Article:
The animation was also very good for a non-theatrical release.  The frame rate was reasonably high and the backgrounds were nicely detailed.  Though Hellboy and company were simplified to aide in the animation process, the look the animator's chose was close to Mingola's comics and looks very nice.

Of the two, the first one is a bit better production.  The story is more engaging and it's a bit more mysterious.  While the second feature is good also, the fight at the end goes on just a tad too long and the plot in needlessly complicated by the addition of a demon at the end.

Once nice thing about these two is that you can jump right in and enjoy the story, even if you haven't seen either of the Hellboy movies or read the comics.  There's a brief recap at the beginning of each one, and there's not any continuity between the two episodes.  The shows are appealing to (and appropriate for) both children and adults.

If you already have the previous releases, there's no reason to upgrade unless you really, REALLY want the cool Hellboy action figure that comes packaged with this set.  These are the same discs that were released earlier.

The DVD:

These two films are presented on two DVDs which are packaged with a cool posable Hellboy figure.  


These shows come with a DD 5.1 track, a stereo track, both in English, as well as a Spanish stereo track.  I screened these with the 5.1 tracks and spot checked the stereo, and they both delivered the goods, though the multi-channel track was more impressive and enveloping.  In the battle scenes the audio really came to life with crashes and the sounds of destruction coming from all corners.  In the more sedate sections the audio was also very good, with tight crisp dialog and a nice amount of range.


Both DVDs feature an immaculate 1.78:1 anamorphic widescreen image.  The colors are strong, the blacks are nice and inky and there are no significant digital defects.  These are very nice looking discs.


Both of these discs have a great amount of bonus material that really adds a lot to the package.  Each movie includes an audio commentary track with creator Mike Mignola, writer Tad Stones, the directors (Phil Weinstein for the first film, and Victor Cook for the second.)  Both of these were fun and entertaining. I was sure the second one would drag, with everything interesting having been said in the first one, but that wasn't the case at all.   The creators discuss the origins of the stories and fokelore that they drew from, production difficulties, and general information about the shows.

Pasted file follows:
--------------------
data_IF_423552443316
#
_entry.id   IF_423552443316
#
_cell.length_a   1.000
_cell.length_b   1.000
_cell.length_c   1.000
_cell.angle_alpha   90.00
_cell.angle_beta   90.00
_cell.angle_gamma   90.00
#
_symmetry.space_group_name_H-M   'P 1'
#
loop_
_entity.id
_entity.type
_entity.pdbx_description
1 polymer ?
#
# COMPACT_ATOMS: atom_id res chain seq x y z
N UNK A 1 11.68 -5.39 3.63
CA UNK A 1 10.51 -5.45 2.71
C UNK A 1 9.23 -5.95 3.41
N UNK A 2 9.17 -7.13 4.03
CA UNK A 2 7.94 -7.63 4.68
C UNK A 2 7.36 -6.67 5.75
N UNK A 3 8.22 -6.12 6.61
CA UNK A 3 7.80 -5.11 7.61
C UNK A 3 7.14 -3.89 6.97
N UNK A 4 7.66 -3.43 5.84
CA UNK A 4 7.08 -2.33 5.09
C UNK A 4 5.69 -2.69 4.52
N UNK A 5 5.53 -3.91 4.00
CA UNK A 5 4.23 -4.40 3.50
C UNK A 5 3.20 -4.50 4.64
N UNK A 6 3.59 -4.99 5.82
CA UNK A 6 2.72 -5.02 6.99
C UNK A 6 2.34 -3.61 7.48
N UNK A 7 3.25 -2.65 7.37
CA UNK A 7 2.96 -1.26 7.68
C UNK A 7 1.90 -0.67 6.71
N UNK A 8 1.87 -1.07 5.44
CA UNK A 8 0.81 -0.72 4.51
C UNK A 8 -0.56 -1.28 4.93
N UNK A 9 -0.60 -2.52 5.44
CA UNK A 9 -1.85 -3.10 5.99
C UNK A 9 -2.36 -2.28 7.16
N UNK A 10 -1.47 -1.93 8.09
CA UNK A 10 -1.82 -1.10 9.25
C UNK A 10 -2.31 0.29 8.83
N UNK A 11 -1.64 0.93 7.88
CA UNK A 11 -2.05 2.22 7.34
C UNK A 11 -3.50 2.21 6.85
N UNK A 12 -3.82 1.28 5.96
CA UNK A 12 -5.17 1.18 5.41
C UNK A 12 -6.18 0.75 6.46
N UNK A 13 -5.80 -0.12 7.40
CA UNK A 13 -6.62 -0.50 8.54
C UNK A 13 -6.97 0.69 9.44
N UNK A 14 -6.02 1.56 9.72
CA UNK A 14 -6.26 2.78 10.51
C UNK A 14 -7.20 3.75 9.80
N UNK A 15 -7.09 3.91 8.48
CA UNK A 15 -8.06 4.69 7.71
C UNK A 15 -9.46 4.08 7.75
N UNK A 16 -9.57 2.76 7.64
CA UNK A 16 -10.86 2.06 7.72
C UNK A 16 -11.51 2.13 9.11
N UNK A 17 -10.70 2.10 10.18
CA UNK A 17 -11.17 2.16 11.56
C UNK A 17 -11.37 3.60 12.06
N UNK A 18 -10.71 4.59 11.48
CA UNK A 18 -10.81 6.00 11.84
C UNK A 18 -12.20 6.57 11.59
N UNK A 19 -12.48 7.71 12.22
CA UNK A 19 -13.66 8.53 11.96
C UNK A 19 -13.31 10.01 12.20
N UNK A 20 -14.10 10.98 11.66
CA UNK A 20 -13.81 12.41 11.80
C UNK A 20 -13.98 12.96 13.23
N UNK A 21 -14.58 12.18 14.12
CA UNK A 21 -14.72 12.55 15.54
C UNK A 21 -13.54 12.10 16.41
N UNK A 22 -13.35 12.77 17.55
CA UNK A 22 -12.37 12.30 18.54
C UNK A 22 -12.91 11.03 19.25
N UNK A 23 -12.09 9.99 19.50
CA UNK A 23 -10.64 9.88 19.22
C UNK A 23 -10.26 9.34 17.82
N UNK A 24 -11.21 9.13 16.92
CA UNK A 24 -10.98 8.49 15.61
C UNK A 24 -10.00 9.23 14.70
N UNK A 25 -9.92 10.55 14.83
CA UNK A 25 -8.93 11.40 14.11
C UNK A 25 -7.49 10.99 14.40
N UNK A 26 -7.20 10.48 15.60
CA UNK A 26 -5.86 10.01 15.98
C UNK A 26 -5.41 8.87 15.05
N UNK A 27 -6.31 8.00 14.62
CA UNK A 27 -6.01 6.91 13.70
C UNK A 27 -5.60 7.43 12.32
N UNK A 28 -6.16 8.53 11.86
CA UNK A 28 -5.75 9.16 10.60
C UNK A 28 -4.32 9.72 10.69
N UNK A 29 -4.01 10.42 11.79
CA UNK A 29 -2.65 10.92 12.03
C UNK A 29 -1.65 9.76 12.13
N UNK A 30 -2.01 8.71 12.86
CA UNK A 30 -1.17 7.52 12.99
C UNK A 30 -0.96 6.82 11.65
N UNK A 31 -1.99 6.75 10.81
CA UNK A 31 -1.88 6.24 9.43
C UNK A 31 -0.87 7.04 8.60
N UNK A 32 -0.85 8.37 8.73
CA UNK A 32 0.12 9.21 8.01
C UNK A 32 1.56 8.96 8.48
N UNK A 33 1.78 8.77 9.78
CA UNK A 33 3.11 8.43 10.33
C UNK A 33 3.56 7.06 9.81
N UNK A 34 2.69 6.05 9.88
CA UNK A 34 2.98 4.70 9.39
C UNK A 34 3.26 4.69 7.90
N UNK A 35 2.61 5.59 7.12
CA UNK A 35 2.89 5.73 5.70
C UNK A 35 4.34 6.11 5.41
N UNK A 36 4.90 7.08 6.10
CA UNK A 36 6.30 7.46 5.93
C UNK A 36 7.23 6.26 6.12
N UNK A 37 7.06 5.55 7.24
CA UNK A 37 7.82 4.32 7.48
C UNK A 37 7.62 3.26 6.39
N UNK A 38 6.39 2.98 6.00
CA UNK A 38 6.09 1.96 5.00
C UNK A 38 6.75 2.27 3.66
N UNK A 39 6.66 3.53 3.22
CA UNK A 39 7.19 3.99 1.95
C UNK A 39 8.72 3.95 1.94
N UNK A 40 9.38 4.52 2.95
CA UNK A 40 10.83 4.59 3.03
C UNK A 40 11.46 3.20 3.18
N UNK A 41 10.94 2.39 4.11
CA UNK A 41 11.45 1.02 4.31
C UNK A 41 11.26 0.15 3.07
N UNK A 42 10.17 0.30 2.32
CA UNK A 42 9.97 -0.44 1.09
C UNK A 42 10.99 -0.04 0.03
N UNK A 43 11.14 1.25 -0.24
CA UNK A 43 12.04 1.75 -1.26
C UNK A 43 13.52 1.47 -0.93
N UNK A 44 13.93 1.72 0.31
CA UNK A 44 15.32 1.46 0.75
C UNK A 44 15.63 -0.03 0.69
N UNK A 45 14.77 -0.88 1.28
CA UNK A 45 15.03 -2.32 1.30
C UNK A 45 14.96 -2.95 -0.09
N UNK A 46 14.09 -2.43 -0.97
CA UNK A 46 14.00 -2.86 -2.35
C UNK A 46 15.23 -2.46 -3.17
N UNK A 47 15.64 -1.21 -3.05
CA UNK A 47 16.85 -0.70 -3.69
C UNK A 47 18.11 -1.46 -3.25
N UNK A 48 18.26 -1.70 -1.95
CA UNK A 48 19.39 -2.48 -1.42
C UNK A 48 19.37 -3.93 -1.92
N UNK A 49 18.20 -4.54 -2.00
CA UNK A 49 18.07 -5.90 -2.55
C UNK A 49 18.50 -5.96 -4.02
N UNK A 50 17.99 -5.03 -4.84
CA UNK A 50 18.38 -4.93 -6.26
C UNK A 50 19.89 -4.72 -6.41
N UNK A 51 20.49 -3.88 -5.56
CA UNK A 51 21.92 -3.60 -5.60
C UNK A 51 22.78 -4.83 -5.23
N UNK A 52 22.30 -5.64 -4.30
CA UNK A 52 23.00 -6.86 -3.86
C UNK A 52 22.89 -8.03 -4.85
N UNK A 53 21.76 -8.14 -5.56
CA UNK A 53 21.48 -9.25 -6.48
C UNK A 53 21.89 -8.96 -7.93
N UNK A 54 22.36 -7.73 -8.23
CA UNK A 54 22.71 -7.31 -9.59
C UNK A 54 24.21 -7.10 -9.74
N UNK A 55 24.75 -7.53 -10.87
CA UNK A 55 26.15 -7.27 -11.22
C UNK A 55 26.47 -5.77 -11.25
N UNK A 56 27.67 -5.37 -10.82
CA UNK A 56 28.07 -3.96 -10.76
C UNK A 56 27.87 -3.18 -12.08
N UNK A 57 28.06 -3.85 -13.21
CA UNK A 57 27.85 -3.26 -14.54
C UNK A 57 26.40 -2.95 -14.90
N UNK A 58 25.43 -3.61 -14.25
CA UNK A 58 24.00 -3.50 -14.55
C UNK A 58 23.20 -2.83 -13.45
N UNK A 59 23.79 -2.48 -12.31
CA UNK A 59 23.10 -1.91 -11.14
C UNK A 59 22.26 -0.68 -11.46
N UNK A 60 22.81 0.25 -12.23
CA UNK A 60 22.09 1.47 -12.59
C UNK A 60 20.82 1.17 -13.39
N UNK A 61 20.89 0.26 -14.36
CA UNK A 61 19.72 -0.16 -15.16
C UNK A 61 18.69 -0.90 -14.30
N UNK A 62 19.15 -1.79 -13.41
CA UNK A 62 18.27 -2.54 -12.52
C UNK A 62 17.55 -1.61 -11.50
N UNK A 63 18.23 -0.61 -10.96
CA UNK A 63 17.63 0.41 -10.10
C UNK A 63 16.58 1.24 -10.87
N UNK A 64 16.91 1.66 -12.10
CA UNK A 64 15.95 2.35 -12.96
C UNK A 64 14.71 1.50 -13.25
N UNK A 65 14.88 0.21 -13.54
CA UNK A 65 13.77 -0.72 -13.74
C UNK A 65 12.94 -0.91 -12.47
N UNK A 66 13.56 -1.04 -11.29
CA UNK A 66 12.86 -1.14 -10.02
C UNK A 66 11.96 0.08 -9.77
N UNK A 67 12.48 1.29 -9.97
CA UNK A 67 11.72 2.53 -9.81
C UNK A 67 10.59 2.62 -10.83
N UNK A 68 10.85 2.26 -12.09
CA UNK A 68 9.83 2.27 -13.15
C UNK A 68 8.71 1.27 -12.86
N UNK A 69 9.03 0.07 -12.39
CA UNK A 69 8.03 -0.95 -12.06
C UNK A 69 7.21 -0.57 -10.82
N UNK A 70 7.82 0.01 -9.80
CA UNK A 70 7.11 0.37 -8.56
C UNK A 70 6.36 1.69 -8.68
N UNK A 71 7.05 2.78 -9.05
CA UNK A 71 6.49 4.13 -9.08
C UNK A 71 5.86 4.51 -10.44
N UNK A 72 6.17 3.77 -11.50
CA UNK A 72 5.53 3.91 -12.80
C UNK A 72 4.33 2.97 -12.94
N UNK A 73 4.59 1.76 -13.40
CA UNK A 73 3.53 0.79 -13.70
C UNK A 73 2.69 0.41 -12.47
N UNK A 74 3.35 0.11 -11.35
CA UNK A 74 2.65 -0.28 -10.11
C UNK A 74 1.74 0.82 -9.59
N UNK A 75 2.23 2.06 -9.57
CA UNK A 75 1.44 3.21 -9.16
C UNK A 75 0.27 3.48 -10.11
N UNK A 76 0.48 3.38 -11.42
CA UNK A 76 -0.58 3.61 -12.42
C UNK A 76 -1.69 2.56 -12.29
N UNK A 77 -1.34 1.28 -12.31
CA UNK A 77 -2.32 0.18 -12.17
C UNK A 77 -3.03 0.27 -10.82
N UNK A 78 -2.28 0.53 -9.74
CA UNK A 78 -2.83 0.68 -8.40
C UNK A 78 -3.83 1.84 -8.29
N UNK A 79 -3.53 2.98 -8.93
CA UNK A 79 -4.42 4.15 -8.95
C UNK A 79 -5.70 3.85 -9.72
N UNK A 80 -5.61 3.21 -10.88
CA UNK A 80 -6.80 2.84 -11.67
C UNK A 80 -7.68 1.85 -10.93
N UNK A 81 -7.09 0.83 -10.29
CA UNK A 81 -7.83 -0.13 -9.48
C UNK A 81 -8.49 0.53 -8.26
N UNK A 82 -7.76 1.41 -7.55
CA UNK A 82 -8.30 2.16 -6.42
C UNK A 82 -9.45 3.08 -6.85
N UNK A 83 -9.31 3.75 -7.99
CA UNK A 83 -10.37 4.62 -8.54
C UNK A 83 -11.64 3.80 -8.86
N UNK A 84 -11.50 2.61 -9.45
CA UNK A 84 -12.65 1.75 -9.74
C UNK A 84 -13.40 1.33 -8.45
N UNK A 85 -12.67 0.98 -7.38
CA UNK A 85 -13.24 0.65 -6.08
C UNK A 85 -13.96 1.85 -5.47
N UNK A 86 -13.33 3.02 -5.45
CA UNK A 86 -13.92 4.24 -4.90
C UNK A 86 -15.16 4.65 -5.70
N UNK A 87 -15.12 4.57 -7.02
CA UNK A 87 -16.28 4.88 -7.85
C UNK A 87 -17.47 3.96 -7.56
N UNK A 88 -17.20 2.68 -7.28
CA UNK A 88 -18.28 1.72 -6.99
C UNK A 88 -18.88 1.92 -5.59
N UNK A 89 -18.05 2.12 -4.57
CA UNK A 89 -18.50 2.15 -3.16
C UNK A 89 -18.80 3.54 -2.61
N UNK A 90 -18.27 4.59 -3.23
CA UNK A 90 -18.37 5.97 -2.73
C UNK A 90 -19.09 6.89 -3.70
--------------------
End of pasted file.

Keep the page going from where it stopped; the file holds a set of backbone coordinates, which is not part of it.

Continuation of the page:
On Sword of Storms there is also "Follow the Fox" feature where viewers, at certain points in the film, can select a fox icon and be taken to a special feature that explains a bit about the scene that they were watching.  These features are also available in the "extras" section and jumping to them in the middle of the movie is more than a little distracting so I'm not a big fan of the feature.

To Hell and Back is a 10-minute look at the Hellboy comics and their history with interviews with the creators,  A New Breed looks at how the character was redesigned for animation (5 minutes) and Conquering Hellboy takes a peek at the recording sessions where the actors recorded the audio track.  A View From the Top is a look at the flying head sequence, while Hellboy Goes East is a four part look at some of the Japanese folklore incorporated into the film.
The extras on the first disc are rounded out by Keepers of Hellboy, a recording of the creator's presentation at the San Diego Comic Con that runs 43 minutes.

There are also extensive DVD-ROM features for those who want to pop the disc into their computer.  These include a script, the option to watch the storyboards that were used, and links to the best fight scenes.  I'm not a fan of this type of thing generally, but I can see how some would enjoy it.

Blood and Iron also has a nice selection of bonus features, starting with Reversal of Fortune: Professor Broom's Story which presents the flashback scenes from the movie in chronological order.  Like the similar option on the Memento DVD, I thought this was kind of pointless.

Tales From the Tomb: A Look Inside Blood and Iron is a 13 minute making-of featurette which is followed by the nice, but short (3 ½ minutes) Hellboy animated story Iron Shoes.  The second disc is rounded off by The Penanggalan a comic where the pages are presented on the screen.

Each disc also comes with a small sized comic packed into the case with another Hellboy adventure.

Final Thoughts:

I really enjoyed these two shows.  Both of them were enjoyable and exciting and managed to reproduce the best aspects of the movie:  an imaginative sense of fun.  These are the same discs that were released earlier with the addition of a Hellboy figure so people who purchased these originally don't need to upgrade but fans of the movies or comics that missed them the first time around should seek these out.  Highly Recommended.